« June 2006 | Main | August 2006 »

July 2006

Why Has CEO Pay Increased So Much?

From a new NBER paper by Xavier Gabaix and Augustin Landier:

Our central equation predicts that a CEO’s pay is increasing in both the size of his firm and the size of the average firm in the economy. The cross-sectional relationship between firm size and compensation has been well documented empirically. Moreover, the role of average firm size provides a novel explanation of the rapid surge in US CEO pay since 1980. While previous papers attribute this trend to incentive concerns or managerial entrenchment, we show that it can be explained by the scarcity of CEO talent, competitive forces and the six-fold increase in firm size over the same period.

Some strong words for the Democratic Party:

"Making Do With Table Scraps" by John McWhorter.

Many will object that while that was the best they could do a century ago, today, we have the option of voting for the party that "isn't racist." But in doing that decade after decade, what do we get? In 2006, the "racist" Republicans are the party behind programs saving children from failing schools, assisting religious organizations (e.g. black churches) in turning around their neighborhoods (e.g. black inner cities), and maintaining welfare programs as focused on job training. A funny kind of racism, this, regardless of whatever Trent Lott once said after dinner one night. Naturally there have been snags in carrying these programs out, and none are magic bullets. But the Democrats did not create them. Often they have even opposed them.

And for what? Under Mr. Clinton, there was, we recall, the Conversation on Race. This would appear to have led to precisely nothing, especially given the conviction so regularly expressed by black commentators today that there still needs to be some kind of "conversation" on race in America.

"Pander and Run" by Peter Beinart.

After years of struggling to define their own approach to post-Sept. 11 foreign policy, Democrats seem finally to have hit on one. It's called pandering. In those rare cases when George W. Bush shows genuine sensitivity to America's allies and propounds a broader, more enlightened view of the national interest, Democrats will make him pay. It's jingoism with a liberal face.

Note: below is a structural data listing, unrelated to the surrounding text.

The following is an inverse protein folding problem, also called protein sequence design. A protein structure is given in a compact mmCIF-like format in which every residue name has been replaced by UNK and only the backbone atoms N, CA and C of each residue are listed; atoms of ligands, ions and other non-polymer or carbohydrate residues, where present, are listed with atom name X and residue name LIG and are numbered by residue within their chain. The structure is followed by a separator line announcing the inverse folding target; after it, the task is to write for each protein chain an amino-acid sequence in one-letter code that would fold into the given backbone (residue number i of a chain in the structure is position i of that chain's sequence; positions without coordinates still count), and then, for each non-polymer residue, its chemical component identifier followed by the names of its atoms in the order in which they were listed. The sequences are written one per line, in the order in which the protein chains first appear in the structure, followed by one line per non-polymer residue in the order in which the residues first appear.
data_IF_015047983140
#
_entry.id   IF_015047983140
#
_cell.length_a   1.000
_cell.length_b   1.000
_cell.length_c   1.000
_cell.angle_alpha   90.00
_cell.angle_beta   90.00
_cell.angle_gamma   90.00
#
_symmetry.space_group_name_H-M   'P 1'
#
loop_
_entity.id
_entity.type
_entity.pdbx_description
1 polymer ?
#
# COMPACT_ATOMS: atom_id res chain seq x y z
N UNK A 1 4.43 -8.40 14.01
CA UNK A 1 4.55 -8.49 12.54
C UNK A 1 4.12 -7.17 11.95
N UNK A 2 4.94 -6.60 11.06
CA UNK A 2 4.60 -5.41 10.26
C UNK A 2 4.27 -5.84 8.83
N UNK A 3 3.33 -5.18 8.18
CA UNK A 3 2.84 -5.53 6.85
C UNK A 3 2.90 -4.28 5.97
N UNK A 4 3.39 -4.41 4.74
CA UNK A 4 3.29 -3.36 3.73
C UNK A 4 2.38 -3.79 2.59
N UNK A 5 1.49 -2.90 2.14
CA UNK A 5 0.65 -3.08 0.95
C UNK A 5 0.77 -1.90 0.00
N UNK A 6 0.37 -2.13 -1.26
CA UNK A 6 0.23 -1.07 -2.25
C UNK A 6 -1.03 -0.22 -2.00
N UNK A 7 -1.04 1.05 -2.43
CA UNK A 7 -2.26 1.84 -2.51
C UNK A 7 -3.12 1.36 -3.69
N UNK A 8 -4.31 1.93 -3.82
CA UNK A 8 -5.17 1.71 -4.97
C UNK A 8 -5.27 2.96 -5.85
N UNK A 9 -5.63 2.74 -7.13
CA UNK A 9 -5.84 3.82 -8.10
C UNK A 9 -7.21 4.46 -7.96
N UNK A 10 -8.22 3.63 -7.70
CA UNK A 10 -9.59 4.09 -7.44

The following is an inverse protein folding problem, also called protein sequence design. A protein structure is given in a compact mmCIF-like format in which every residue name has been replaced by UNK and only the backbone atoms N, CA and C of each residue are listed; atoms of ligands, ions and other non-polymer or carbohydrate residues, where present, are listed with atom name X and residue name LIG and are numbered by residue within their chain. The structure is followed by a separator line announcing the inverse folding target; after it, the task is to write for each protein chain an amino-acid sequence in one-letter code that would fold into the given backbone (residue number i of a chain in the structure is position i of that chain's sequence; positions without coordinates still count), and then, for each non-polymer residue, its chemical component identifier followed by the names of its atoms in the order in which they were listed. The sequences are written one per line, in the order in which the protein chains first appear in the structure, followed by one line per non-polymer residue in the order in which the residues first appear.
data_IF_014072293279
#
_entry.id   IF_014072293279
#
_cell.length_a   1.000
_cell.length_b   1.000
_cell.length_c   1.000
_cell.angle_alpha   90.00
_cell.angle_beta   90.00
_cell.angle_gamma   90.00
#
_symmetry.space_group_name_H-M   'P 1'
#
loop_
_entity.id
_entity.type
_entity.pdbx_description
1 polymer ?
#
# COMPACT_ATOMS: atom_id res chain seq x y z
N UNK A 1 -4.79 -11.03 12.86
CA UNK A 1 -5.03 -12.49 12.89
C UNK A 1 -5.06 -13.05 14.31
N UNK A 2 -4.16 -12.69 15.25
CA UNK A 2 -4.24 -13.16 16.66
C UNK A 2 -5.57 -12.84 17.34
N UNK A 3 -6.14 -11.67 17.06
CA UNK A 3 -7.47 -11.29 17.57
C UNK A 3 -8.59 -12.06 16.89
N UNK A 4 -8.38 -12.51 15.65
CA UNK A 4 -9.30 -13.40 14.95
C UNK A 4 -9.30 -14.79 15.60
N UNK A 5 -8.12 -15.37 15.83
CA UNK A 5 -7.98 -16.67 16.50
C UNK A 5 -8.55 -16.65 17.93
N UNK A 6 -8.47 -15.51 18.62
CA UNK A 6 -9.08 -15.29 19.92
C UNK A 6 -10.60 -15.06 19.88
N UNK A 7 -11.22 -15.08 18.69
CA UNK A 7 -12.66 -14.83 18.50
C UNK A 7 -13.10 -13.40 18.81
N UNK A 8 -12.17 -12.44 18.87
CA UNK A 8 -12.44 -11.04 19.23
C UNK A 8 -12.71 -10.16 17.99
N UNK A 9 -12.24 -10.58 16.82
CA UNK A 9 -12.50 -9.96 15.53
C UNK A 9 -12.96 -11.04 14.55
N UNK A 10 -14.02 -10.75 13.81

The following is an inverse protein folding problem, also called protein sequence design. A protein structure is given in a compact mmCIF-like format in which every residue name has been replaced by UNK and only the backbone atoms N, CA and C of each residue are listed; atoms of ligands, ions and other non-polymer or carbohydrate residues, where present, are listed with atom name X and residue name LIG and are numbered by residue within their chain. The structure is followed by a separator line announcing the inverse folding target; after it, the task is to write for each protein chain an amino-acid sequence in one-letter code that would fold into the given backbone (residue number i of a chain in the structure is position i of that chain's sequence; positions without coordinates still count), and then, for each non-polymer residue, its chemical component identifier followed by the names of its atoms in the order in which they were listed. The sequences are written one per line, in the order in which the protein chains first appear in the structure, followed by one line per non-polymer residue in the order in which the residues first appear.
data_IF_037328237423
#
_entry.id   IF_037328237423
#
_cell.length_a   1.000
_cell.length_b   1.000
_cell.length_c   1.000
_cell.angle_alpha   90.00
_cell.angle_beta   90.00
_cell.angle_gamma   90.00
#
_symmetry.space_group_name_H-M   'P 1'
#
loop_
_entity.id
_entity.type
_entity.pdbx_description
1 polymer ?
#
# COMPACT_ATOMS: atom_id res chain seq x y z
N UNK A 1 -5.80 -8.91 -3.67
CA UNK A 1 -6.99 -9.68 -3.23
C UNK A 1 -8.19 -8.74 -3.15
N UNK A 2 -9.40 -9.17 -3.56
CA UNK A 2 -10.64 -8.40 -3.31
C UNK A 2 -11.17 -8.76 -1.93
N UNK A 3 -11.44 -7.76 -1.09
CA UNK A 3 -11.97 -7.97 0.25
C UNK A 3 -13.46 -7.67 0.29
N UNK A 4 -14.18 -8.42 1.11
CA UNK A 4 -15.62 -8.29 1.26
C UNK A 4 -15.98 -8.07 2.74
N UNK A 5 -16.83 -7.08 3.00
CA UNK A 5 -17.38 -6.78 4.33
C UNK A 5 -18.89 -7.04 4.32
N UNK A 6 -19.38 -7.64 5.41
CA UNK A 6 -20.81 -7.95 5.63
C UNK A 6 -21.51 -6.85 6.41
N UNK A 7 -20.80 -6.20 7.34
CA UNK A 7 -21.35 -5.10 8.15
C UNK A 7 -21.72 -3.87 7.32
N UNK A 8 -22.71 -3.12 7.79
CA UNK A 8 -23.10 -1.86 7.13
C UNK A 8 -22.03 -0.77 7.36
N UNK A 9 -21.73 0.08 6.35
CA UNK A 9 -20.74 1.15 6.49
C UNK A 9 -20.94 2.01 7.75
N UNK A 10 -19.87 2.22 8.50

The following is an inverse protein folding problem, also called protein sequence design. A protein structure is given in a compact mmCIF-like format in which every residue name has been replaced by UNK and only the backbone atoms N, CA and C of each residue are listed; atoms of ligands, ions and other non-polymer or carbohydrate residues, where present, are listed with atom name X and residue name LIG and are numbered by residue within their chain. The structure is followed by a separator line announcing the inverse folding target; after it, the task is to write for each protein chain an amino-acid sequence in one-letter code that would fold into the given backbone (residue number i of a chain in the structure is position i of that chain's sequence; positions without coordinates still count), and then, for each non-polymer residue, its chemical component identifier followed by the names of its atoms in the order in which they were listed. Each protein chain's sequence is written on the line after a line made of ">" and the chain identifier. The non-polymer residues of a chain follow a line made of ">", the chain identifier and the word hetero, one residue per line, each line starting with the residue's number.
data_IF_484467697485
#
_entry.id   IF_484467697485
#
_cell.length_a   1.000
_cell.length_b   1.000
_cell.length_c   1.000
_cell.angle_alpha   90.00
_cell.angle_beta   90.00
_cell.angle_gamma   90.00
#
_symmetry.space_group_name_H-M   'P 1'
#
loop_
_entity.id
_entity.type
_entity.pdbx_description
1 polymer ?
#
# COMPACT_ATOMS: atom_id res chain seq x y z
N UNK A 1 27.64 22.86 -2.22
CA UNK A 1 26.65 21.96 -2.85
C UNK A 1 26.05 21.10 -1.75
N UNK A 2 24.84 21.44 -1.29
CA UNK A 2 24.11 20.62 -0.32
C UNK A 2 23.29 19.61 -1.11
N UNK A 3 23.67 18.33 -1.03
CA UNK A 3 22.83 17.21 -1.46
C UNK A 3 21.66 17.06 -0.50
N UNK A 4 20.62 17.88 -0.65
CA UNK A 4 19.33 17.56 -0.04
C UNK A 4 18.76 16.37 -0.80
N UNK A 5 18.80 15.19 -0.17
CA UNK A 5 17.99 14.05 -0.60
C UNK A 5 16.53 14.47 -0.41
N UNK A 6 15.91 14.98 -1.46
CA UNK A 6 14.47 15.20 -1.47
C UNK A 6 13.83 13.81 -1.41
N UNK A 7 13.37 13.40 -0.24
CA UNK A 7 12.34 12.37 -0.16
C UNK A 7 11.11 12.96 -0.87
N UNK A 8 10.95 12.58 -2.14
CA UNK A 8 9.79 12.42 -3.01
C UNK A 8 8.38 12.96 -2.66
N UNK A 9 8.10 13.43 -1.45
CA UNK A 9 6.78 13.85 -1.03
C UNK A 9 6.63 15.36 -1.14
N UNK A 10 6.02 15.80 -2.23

Some strong words for one particular Democrat:

"Hillary Can't Hide" by Joan Vennochi.

Bill Clinton searches for redemption. Hillary Clinton searches for cover.

Is this any way to run a presidential campaign?

(Ms. Vennochi is apparently unaware of Ms. Clinton's gutsy campaign against implanting microchips in children's brains and bold initiative against candy cigarettes.)

Kids, today

The next time someone makes the claim that "today's teenagers will be the first generation in American history to be less well off than their parents", show them "Stuff 101". I know, I know, a couple of anecdotes is not convincing, but still . . .

It's about all the stuff kids take to college.

You wouldn't believe it. . . .

Each year, the National Retail Federation asks incoming college students how much they and their families plan to spend on college. Last year, students estimated they would spend $34.4 billion on college merchandise, up one-third from the year before. Freshmen planned on spending the most -- an average of almost $1,200 per student. . . .

But the definition of basic has expanded. Is the Halo 2 video game that much better than the original? Does a young woman really need 12 pairs of high heels?

You say you've got a super fast PC with a super-duper fast Net connection and you're wondering what to do with all that speed and power? Have no fear, the Door is here. Take a look at some of the streaming video that's now available. Four examples:

Just weeks before his death from cancer, Jimmy Valvano addressed the NC State faithful at Reynolds Coliseum one last time.

David Letterman on his first show after 9/11.

Lighter: Stewie from Family Guy takes issue with 50 Cent's lyrics.

Stephen Gerrard's "Top Ten Goals". ("Ohhhhhh, you beauty!!") (Via Bill Simmons.)

A splendid example of a lousy graph: look at how "listeners [are] leaving traditional radio for the new audio".

Probably not.

Always Usually (thanks, Kerry) start a graph at the origin. And always "quote the data in context", meaning, in this case, provide as long a time series as possible so the reader can evaluate whether the "big" change you are illustrating is actually big or just random.